The dispute seems to have been intensified by some level of personal animosity between Gardiner and Musto and President Unger. Among the statements that the former Executive Directors aim at Unger they ask “what administrative fiat he believes he actually has, having essentially been nominated by one of his predecessors via a presidentially appointed nomination committee, running in an uncontested election, with no announced agenda, and receiving the votes of only 21% of the MAA membership for a one-year office.”

William Chester Jordan, who is one of the Vice-Presidents of the Academy, acknowledges that the personalities of those involved aggravated the dispute that had been ongoing for at least several months.

Gardiner and Musto sent their resignation to the Academy on April 9th, just a couple of days after the dramatic events at the Academy’s annual meeting, which was held in Knoxville, Tennessee. In a message posted on the Academy’s website the presidential officers wrote that “members of the Council had written to them earlier, asking them to reconsider their decision, but they did not.” When those efforts failed, their resignation was publicly announced on April 19th.

The former directors state “the Council never officially communicated with us. Instead, a series of surrogates approached us as individuals — none claiming to represent the Council — and most in an apparent effort to sooth the supposed emotional issues around our resignations, not addressing our very clear letter of resignation over policy and structural issues and the factors involved in it. It is ironic that the current president and the other presidentials who presume to speak for the Council and all Medieval Academy members in all other matters failed to communicate directly with us throughout this process — except to accept our letter of resignation — and left it to unofficial surrogates and vague expressions of sympathy.”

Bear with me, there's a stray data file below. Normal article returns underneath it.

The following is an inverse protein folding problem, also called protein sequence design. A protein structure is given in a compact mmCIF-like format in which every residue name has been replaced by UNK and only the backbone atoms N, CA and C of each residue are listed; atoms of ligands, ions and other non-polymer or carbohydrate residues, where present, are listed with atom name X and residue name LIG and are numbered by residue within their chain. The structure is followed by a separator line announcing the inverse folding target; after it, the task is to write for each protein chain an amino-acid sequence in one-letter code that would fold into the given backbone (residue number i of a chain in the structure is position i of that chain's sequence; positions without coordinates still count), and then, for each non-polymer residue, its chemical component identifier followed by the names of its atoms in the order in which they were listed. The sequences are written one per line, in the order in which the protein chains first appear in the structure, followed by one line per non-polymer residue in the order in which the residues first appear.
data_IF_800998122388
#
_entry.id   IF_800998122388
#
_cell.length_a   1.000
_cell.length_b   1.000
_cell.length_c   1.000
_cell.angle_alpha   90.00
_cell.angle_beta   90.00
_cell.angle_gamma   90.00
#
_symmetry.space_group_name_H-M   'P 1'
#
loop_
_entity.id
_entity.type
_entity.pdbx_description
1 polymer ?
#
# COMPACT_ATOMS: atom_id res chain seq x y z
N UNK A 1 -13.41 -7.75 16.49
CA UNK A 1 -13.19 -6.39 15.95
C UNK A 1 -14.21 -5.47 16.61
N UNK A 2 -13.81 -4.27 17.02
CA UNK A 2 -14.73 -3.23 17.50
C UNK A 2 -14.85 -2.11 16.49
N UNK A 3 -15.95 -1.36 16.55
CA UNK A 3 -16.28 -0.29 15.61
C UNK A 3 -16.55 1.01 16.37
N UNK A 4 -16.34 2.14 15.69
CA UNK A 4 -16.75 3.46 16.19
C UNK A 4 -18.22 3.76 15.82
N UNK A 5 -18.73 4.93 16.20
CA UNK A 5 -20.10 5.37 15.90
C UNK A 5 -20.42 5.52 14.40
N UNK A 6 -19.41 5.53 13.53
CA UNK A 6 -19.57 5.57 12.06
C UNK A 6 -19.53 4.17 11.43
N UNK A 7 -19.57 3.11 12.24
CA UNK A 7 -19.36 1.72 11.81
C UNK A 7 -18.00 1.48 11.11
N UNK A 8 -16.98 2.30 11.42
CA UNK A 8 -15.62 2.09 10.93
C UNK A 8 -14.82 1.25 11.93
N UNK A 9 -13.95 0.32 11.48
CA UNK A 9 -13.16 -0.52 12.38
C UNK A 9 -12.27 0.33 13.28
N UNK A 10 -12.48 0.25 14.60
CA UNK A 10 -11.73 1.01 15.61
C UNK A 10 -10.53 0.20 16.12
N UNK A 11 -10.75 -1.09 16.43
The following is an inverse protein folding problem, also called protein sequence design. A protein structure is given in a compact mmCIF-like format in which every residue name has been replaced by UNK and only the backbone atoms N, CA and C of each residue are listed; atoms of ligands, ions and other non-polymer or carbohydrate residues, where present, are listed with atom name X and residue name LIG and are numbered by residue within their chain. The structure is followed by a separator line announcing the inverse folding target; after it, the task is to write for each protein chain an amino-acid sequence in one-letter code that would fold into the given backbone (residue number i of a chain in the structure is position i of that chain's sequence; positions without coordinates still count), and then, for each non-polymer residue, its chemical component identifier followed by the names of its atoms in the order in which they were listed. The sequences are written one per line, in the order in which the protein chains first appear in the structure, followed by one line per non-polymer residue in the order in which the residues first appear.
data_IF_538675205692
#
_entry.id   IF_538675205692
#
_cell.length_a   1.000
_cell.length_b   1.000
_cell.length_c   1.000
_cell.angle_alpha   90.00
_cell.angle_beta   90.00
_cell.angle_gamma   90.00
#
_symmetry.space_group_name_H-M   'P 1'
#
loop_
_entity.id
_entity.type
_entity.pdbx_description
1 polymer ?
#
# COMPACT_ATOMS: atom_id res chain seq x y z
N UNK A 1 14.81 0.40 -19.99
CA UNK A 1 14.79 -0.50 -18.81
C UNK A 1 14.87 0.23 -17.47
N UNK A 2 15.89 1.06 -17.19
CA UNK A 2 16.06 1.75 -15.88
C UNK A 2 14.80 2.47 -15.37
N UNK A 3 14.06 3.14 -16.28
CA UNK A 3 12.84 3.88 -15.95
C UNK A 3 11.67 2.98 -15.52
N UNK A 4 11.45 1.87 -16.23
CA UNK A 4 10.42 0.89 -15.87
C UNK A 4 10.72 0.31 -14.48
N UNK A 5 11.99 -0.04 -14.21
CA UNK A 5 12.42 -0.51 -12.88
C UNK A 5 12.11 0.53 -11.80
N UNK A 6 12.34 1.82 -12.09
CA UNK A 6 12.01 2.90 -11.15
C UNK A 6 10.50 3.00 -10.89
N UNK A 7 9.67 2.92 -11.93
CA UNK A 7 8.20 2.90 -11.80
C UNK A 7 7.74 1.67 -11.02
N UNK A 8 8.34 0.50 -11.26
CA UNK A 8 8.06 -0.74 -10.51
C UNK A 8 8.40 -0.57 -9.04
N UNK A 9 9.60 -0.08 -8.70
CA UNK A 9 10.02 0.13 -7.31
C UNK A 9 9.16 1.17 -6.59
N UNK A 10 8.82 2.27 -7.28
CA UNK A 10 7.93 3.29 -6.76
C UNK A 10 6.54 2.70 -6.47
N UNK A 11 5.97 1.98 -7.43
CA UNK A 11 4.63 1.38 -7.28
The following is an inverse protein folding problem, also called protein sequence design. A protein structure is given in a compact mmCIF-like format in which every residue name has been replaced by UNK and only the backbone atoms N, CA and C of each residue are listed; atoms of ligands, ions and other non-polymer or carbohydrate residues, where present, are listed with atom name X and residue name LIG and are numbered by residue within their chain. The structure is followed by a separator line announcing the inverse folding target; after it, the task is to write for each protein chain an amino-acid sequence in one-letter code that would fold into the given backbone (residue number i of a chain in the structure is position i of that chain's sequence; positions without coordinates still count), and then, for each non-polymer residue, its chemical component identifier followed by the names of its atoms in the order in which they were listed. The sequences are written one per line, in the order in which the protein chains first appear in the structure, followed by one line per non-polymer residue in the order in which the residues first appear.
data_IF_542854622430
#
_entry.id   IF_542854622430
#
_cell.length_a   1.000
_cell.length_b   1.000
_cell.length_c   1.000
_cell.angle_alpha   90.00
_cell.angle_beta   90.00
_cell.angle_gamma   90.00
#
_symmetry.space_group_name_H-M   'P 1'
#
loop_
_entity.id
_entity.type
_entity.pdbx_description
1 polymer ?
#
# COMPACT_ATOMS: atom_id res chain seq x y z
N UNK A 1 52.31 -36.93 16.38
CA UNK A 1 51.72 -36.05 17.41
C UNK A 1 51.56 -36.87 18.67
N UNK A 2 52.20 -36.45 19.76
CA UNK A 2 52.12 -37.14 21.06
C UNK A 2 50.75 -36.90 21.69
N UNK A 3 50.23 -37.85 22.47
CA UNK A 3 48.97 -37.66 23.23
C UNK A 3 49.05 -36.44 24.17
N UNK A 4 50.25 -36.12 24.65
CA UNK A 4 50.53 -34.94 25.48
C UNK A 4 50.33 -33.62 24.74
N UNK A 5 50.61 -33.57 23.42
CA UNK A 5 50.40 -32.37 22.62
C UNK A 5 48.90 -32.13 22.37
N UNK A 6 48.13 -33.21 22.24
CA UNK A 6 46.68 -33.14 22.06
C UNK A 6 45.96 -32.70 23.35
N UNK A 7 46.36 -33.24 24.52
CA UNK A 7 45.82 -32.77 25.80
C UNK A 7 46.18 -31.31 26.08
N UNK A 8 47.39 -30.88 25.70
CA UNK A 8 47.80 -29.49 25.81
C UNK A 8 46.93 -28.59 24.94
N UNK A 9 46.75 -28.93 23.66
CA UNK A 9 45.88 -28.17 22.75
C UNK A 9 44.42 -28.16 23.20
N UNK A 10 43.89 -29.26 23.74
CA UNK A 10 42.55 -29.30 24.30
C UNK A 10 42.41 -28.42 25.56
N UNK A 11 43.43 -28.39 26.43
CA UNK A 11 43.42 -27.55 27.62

Once the resignations were announced, several medievalists went online to speculate on what had happened and question the future of the Medieval Academy – for example, see In the Middle,, and Medieval Histories.

Richard Unger counters that the “short term future of the Academy is bright.” On May 1st, Lisa Fagin Davis took on the role of Acting Executive Director. Unger lauds her efforts as well as those by other staff members. He goes on to write, “The long term future is harder to predict.  The Academy had already at the Knoxville meeting in April undertaken a planning process to examine how it might better serve members and the profession.  Part of that task will be deciding how the various programs and activities of the Academy will be handled in the office and by the various volunteers who do much of the work of the organization.  Once an effective structure is in place then the opportunities created by the financial health of the organization will allow the luxury of exploring new ways to assist all medievalists from graduate students to mature scholars.  Discussions are underway to explore what might be the best role for the Academy in the emerging digital age.”

~ Peter Konieczny